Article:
St. Louis Broken Femur Injury Lawyers
We Fight to Hold Negligent Parties Accountable
The femur (thighbone) is the strongest and longest bone in the human body. The femur is responsible for supporting the majority of the weight of the human body and is vital to mobility. It takes a great deal of force to break the femoral shaft, yet femur fractures are often reported in auto accidents, work-related accidents, and falls.
If you suffered a broken femur, you already know the immense pain and recovery challenges this injury brings. If someone else was at fault for the accident that caused your injury, you could be entitled to financial compensation for your damages, including your medical bills, lost wages, pain and suffering, and other losses.
Types of Femur Fractures
Femur fractures can vary greatly depending on the severity of the break. Medical professionals classify femur fractures based on where the break occurs. When discussing femur fractures, the femur is divided into thirds: the distal, middle, and proximal sections.
The distal section of the femur is the portion closest to the hip, while the proximal is the section closes to the knee. Your medical professional will refer to your distal femur fracture, proximal femur fracture, or middle femur fracture depending on the location of the break.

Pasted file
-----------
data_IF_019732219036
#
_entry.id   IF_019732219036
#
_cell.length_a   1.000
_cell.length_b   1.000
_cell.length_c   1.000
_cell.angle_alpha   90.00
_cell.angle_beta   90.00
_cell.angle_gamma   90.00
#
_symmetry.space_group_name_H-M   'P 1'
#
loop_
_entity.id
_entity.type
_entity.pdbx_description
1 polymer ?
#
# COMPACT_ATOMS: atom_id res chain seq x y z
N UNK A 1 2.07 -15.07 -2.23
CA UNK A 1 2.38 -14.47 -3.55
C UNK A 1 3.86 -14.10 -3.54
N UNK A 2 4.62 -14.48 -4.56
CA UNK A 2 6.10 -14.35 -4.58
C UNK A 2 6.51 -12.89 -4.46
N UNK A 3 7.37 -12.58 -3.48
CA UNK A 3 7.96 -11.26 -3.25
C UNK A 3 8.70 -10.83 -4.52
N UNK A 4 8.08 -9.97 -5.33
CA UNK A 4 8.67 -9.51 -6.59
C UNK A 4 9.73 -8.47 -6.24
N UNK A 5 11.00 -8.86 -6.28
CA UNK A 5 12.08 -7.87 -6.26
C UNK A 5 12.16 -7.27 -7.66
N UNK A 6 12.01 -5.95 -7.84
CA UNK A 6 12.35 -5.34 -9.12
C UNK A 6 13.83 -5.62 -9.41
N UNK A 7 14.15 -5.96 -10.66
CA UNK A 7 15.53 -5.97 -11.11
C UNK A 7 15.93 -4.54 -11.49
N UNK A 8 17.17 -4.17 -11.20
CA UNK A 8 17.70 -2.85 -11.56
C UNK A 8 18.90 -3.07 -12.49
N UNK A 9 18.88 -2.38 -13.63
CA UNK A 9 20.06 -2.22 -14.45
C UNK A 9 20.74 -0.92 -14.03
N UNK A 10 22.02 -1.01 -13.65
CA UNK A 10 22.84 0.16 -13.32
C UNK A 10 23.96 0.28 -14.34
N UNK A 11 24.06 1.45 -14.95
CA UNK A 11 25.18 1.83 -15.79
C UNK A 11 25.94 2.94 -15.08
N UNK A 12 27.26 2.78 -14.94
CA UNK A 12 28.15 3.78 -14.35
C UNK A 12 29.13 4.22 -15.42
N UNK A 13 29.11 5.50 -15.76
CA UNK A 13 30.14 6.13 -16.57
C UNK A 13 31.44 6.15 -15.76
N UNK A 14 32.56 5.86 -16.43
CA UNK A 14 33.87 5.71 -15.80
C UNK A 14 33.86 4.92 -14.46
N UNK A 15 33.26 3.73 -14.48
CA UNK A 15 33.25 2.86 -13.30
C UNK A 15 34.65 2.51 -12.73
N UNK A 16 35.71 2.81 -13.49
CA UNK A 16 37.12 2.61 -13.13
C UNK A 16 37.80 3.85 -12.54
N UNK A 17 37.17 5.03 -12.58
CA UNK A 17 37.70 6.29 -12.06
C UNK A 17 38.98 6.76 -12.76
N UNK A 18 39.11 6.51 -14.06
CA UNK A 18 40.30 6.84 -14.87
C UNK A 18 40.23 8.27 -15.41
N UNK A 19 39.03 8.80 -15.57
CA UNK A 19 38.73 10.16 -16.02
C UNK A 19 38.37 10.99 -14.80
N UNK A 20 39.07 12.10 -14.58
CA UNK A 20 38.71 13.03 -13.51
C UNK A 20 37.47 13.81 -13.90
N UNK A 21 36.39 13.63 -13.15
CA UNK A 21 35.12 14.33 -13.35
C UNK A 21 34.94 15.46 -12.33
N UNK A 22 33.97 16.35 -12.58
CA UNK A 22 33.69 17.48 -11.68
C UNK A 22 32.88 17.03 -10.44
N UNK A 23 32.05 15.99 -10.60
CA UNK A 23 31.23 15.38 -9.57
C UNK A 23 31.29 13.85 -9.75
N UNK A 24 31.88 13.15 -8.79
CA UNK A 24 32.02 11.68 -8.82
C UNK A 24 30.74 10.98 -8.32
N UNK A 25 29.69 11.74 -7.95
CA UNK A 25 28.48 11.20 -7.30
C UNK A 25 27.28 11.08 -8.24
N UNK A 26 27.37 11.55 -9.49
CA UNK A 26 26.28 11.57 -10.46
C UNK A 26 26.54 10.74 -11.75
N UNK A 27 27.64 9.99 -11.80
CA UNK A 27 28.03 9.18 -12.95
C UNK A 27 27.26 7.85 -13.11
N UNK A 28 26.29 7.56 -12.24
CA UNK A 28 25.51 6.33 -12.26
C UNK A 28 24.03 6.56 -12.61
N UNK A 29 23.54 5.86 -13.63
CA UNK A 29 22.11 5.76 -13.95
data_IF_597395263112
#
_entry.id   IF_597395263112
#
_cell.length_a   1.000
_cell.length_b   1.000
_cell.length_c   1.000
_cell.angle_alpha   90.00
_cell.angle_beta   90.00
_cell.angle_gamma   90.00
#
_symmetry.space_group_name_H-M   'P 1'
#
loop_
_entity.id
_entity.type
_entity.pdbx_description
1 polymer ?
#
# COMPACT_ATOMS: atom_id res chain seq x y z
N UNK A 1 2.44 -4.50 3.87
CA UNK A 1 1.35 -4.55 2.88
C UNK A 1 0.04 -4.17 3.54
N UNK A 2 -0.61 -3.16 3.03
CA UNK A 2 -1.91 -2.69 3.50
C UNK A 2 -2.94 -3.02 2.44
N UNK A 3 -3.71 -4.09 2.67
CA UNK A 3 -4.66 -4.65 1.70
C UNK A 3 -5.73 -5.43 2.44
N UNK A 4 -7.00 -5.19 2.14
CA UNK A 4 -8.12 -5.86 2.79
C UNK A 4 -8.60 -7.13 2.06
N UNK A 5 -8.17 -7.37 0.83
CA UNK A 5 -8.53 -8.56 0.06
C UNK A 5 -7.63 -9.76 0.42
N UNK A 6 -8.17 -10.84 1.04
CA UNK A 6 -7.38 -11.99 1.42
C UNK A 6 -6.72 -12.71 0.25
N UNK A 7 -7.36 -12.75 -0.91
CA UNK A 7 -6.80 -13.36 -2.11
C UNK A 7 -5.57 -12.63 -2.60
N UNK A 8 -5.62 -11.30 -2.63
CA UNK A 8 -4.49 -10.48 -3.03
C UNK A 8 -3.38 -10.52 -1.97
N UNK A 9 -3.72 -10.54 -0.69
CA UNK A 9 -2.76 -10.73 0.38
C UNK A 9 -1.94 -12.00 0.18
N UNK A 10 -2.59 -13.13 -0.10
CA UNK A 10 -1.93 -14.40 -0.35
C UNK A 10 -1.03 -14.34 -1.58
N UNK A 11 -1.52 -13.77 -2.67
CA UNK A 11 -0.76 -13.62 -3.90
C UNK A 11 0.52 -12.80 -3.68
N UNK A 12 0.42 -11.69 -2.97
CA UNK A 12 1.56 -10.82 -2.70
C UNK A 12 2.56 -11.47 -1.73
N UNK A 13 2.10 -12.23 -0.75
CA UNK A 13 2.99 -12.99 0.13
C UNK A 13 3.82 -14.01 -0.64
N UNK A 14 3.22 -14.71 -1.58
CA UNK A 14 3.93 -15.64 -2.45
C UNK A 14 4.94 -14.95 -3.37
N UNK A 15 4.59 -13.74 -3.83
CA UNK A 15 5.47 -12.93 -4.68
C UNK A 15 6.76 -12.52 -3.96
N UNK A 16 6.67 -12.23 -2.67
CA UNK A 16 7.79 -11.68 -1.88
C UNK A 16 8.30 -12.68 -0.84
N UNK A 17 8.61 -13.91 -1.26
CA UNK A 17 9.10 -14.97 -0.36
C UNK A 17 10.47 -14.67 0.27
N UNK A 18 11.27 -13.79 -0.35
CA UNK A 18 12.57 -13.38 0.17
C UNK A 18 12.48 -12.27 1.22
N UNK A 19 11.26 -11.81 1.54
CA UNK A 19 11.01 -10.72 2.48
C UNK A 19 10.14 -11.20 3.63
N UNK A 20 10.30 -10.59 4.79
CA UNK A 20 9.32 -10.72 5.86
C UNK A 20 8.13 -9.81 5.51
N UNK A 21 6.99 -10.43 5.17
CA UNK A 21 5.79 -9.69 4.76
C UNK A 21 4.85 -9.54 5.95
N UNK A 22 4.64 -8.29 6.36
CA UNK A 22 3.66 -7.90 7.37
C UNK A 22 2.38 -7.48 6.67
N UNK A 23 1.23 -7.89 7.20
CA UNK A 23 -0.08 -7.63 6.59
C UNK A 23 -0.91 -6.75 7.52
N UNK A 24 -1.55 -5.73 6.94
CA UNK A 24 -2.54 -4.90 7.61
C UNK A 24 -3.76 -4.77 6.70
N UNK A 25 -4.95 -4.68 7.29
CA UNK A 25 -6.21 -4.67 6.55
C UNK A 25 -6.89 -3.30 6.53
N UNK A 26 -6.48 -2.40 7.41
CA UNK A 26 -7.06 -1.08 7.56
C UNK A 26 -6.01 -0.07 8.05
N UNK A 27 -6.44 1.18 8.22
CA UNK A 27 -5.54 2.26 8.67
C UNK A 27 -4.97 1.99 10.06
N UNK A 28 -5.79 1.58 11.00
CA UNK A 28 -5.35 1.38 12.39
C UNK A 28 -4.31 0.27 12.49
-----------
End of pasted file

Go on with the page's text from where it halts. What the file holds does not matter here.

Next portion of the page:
A femur fracture is also classified depending on the pattern of the break. Several classifications are as follows:
- Open Fracture: An open femur fracture is the most significant and severe type of femur fracture. An open fracture occurs when the bone breaks and pierces the skin, leaving bone fragments exposed. An open fracture (a.k.a. compound fracture) is associated with damage to surrounding muscles, tendons, and ligaments.
- Spiral Fracture: A spiral fracture is identified when the break circles the bone. Spiral fractures are often the result of twisting the leg.